A full year with this blog! In this quick essay I’ll provide a brief reflection on the value of writing in helping us think about video games.
If a character in a game was evil, but then joins the good guys, when do you forgive them? This question may seem difficult, but it’s a question that is rarely – if ever – posed through a game’s narrative. But by stepping back and thinking more carefully about what it means to “forgive” we can see how these narratives ignore the problem and how we might better incorporate these questions into video games.
It can feel aggravating to go through a game and find out that there’s something you missed, and that you can’t go back and get it. And yet, it can also feel aggravating to spend hours searching and re-searching areas just to make sure you haven’t missed anything. So how might we reach some kind of middle ground that can protect our sense of exploration while preventing us from missing content we want to find?
A lot of people like to record themselves playing games, and a lot of other people enjoy watching those recordings. But how does the mere act of performing change the way we relate to video games, whether when we’re being observed or even when we’re playing on our own?
Video games often involve destroying something. Whether the ending of a life or blowing up a building, many games rely on the player bringing an end to something. But is there a sense of entertainment that can come from mere destruction itself, and not simply completing tasks? In this essay I explore the destructive drive and explain how it works within video games and can motivate player interaction with games.
Many of us are familiar with in-game challenges and achievements, but why would anyone want to complete those? In this essay I’ll explore the drive to “perfect” a game and explain the appeal of these challenges for players.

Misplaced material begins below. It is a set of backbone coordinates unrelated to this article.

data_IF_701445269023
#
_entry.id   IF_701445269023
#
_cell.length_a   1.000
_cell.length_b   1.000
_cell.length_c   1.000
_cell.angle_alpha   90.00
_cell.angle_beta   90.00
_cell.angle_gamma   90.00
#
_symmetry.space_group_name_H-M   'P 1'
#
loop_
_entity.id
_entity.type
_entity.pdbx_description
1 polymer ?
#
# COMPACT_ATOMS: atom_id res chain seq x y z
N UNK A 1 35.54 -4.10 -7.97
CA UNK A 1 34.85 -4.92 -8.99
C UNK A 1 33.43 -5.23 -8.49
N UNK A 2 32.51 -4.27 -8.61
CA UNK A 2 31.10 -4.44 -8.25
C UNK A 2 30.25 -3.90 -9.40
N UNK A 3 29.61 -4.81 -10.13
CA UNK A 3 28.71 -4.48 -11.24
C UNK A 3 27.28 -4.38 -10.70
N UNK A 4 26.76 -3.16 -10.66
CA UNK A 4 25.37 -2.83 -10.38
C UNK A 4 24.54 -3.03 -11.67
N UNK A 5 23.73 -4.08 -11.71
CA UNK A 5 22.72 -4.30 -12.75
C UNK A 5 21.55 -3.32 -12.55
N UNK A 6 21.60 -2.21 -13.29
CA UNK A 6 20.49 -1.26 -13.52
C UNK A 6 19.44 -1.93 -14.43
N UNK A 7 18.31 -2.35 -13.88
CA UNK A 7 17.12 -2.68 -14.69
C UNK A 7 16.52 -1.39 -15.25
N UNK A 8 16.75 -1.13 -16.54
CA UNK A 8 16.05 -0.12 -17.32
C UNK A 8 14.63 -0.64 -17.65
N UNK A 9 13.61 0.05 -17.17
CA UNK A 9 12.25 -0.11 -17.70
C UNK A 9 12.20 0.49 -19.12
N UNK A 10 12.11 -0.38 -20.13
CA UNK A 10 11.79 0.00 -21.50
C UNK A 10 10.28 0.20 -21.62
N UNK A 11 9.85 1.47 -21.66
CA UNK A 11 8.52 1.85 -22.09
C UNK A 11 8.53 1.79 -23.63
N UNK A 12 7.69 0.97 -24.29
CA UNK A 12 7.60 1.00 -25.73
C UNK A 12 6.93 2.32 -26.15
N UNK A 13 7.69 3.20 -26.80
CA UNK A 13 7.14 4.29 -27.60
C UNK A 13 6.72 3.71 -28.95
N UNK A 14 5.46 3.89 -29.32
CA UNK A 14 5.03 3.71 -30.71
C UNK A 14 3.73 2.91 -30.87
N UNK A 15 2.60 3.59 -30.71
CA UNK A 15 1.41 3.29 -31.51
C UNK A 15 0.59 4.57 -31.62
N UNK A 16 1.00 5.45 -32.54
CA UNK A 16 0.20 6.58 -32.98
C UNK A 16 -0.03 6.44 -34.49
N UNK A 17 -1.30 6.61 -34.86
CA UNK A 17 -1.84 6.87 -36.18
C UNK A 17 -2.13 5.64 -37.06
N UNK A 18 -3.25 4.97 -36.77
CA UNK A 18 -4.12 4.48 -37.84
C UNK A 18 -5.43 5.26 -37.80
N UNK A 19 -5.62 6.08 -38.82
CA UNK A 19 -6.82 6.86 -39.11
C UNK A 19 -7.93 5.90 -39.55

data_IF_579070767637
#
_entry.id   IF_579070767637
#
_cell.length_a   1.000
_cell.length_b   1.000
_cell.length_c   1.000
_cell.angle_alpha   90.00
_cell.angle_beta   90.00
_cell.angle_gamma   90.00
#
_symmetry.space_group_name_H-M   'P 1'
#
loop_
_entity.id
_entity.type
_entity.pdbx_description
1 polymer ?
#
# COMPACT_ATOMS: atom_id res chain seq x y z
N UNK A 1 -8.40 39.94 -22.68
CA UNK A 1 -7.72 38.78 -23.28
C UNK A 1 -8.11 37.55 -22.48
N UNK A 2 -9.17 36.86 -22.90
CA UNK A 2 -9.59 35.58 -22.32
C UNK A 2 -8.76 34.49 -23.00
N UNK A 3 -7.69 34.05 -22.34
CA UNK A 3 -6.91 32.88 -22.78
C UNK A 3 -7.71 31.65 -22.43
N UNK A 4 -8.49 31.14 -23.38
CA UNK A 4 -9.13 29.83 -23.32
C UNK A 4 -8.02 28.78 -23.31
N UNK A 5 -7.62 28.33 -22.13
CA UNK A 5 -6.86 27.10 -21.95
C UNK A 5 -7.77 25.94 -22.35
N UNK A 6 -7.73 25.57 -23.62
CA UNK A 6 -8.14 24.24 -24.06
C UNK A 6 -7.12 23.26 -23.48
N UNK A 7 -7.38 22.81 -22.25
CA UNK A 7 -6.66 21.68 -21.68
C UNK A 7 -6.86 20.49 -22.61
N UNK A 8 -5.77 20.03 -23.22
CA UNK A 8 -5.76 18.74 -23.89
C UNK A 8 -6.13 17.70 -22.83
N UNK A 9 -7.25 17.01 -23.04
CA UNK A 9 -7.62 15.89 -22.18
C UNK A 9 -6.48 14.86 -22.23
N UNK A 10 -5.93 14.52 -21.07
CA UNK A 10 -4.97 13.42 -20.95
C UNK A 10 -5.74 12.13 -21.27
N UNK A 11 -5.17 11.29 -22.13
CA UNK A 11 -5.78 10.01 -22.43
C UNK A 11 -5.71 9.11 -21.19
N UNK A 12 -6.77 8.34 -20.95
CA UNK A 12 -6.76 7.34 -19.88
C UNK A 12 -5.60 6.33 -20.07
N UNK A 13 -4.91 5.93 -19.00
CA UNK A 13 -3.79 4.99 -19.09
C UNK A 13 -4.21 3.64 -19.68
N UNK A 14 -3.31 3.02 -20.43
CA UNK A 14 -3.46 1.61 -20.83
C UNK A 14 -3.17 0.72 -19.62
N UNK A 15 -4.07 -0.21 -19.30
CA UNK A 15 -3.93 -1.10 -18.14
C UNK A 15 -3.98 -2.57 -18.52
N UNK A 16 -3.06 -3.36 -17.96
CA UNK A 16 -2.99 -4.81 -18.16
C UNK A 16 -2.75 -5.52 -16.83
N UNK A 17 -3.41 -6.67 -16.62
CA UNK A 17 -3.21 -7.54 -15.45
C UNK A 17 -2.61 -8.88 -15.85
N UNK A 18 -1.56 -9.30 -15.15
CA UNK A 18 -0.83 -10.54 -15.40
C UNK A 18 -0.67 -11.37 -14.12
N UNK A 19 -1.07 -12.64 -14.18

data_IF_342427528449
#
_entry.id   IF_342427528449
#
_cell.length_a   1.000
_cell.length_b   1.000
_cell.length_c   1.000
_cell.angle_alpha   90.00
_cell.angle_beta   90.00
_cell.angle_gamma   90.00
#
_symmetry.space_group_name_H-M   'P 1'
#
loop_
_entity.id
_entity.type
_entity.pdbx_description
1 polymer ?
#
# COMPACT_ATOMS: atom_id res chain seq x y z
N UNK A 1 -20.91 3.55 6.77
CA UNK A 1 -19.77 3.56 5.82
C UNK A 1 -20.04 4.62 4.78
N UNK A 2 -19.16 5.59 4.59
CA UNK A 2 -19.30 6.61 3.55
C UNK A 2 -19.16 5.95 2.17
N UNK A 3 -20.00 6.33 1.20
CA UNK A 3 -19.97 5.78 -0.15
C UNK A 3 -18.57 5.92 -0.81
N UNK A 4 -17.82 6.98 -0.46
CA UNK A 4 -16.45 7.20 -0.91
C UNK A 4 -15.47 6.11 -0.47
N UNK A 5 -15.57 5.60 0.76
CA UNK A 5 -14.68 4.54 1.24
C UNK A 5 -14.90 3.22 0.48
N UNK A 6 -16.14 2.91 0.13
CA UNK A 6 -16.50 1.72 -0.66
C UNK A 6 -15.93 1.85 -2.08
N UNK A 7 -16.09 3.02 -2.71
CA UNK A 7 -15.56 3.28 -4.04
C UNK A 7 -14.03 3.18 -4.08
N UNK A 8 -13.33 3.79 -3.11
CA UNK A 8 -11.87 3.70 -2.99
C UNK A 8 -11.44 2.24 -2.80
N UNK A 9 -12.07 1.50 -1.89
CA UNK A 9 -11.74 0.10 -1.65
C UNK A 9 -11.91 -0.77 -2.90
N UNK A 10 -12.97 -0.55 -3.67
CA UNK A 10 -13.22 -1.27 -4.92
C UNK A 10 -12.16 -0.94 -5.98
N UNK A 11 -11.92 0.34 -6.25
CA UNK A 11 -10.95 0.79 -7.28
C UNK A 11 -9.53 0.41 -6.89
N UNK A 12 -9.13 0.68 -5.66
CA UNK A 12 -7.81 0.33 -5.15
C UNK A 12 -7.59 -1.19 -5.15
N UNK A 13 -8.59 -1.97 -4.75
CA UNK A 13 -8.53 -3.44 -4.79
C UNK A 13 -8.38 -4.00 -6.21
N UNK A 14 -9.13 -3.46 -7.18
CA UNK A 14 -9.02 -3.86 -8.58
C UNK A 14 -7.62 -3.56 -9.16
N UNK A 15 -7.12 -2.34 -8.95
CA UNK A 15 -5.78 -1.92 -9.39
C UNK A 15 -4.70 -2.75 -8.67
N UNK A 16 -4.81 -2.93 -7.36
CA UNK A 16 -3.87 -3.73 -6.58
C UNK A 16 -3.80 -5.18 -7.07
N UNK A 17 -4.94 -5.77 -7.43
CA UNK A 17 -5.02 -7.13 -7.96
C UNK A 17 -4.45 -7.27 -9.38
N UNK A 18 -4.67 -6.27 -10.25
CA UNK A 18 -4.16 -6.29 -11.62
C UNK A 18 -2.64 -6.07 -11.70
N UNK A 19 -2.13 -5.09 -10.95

Players possess a lot of power in video games, over a wide variety of aspects of the game. But one way that players can approach games is not just through the exercise of mere power, but through extreme power. In this essay I’ll look at examples where players possess incredible power to overcome in-game obstacles, and explain why this kind of power can be appealing.
Roguelikes are often about making progress slowly. Each run is only supposed to bring you a bit closer to the end. But how that progress is framed is important. In this essay I’ll explore a couple of different ways that the progress in roguelike games can be presented to players, and how those different framings impact the player’s relationship toward the game.
Exploration in video games comes with a potential cost: players getting lost. There are various ways in which players can lose track of where they are, but all of them result in the same bad outcome. In this essay, I explore what it means for players to get lost in a game, and some ideas for how this outcome can be avoided through world and map design.
Video games have been experimenting with minimalist narratives for a while now. But sometimes those narratives don’t quite work out as intended. In this essay I’ll explore some aspects of minimalist writing to provide a few ideas on how to better craft narratives that steer away from writing too much.